by Patricia J. Mills
This article is a reprint of the revised and updated essay included in my anthology on Feminist Interpretations of G. W. F. Hegel (Pennsylvania State University Press, 1996); the original version appeared in The Owl of Minerva, Volume 17, Number 2 (Spring 1986). The article is reprinted here with the permission of The Owl of Minerva and the Pennsylvania State Press. A slightly different version was incorporated into Chapter One of my book Woman, Nature, and Psyche (New Haven: Yale University Press, 1987).
This article is copyright 1986, 1997 Patricia Mills. All rights reserved. Do not duplicate or redistribute in any form.
1. Seyla Benhabib, "On Contemporary Feminist Theory" in Dissent, no. 36 (summer 1989): 366-370. Joan Kelly-Gadol was the first to formulate a concept of a feminist "doubled vision" in "The Social Relations of the Sexes: Methodological Implications of Women's History," Signs: Journal of Women in Culture and Society 1, no. 4 (summer 1976): 809-23; reprinted in Women, History and Theory (Chicago: University of Chicago Press, 1984), 1-18.
2. Throughout this essay the term man is used to refer to adult males and never as a generic or universal term. This is done to illuminate the problems of sexual difference and sexual domination that are obscured by the use of "man" and "mankind" to refer to the human species.
3. Alexandre Kojeve, Introduction to the Reading of Hegel, trans. James H. Nichols, Jr. (New York: Basic Books, 1969), 58-61.
4. G. W. F. Hegel, Phenomenology of Spirit, trans. A. V. Miller (Oxford: Clarendon, 1977), para. 451, 270 (amended translation); hereafter cited as PS, with paragraph number followed by page number. Miller's translation of marklose as "impotent" is not to be confused with Hegel's term Ohnmacht, used to describe nature as "impotent" or "unconscious." Many of Hegel's ontological insights are rooted in Aristotle's philosophy. The bifurcation between familial and political life which Hegel subscribes to here can be found in Aristotle's Politics.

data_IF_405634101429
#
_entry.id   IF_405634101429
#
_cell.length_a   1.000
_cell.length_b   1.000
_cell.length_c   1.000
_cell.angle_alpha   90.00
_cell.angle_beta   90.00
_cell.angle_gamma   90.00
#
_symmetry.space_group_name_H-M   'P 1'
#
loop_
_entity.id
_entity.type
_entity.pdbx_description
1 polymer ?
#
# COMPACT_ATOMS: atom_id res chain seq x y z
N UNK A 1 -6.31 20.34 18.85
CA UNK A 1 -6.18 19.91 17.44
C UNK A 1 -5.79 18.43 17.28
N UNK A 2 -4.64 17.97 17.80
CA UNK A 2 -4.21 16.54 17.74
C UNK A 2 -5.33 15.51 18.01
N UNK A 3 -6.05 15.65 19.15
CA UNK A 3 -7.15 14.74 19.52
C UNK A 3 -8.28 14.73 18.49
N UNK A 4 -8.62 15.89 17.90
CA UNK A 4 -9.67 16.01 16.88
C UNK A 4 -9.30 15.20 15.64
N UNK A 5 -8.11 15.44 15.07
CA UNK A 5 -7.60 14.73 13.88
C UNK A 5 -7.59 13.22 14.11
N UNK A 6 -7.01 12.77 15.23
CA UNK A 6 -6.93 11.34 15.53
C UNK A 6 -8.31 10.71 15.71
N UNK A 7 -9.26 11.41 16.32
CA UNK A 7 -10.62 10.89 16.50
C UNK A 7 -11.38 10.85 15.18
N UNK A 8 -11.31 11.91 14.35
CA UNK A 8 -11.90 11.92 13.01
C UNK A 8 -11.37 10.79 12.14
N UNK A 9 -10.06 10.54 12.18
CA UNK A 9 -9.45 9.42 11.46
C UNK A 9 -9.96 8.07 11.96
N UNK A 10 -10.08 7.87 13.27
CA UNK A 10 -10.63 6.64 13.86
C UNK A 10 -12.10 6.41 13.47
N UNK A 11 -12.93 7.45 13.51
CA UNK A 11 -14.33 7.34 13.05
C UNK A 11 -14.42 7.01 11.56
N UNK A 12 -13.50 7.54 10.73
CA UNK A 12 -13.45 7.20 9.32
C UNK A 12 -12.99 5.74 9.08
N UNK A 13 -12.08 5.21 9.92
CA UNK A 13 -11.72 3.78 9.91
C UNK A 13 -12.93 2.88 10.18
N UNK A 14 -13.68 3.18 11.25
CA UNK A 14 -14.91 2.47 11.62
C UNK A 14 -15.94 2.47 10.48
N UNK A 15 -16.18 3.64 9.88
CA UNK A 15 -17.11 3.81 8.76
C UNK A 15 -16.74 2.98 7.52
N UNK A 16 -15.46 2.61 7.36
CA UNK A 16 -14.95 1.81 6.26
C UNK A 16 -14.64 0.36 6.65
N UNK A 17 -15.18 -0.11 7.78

5. J. N. Findlay, Hegel: A Re-Examination (London: Allen and Unwin, 1958), 116-17; Kojeve, Introduction, 60-61, 296-98; Charles Taylor, Hegel (Cambridge: Cambridge University Press, 1975), 172-77.
6. Kojeve, Introduction, 61.
7. Ibid., 61, 298.
8. PS, para. 457, 274-75; cf. G. W. F. Hegel, The Phenomenology of Mind, trans. J. B. Baillie (New York: Harper Torchbooks, 1967), 477; hereafter cited as PM. In both the Miller and the [1910, 1931] Baillie translations of this passage the word "particular" is added in several places to reveal Hegel's meaning. Hegel sometimes underscores the word for "this" (dieser) instead of using the word Einzelheit to refer to the "particular" individual.
9. G. W. F. Hegel, The Philosophy of History, trans. J. Sibree (New York: Dover, 1956), 245-246.
10. The speech in which Antigone defends her decision to bury her brother, saying she would not make the same sacrifice for a husband or son, is omitted from many modern translations. This speech is reprinted in Ten Greek Plays in Contemporary Translations, edited by L. R. Lind (Boston: Riverside, 1957), 100. For a discussion of the history of the inclusion/exclusion of this speech, see Costas Douzinas, "Law's Birth and Antigone's Death: On Ontological and Psychoanalytical Ethics," Cardozo Law Review 16, nos. 3-4 (January 1995): 1353-54.
It is worth noting that this paradigm of mutual recognition between sister and brother, which is supposed to be devoid of desire, is rooted in the incestuous origins of the house of Thebes. Antigone's father, Oedipus, is also her brother making Polyneices her uncle as well as her brother and she his aunt as well as his sister. In choosing this seemingly atypical family to represent the family as natural ethical life, Hegel gives significance to the Oedipus myth long before Freud.
It is also important to note here that the figure of Antigone in the ancient Greek tragedy is not quintessentially European or Aryan. As Martin Bernal has persuasively argued, the culture of ancient Greece emerged out of the colonization of Europeans by Egyptians and Phoenicians (Africans and Semites). See his Black Athena: The Afroasiatic Roots of Classical Civilization, vol. 1 (New Brunswick: Rutgers University Press, 1987).
11. PS, para. 475, 288. By claiming that woman shows man the power of his authority, especially that as son he is master of his mother, Hegel suggests that woman conspires to realize male domination.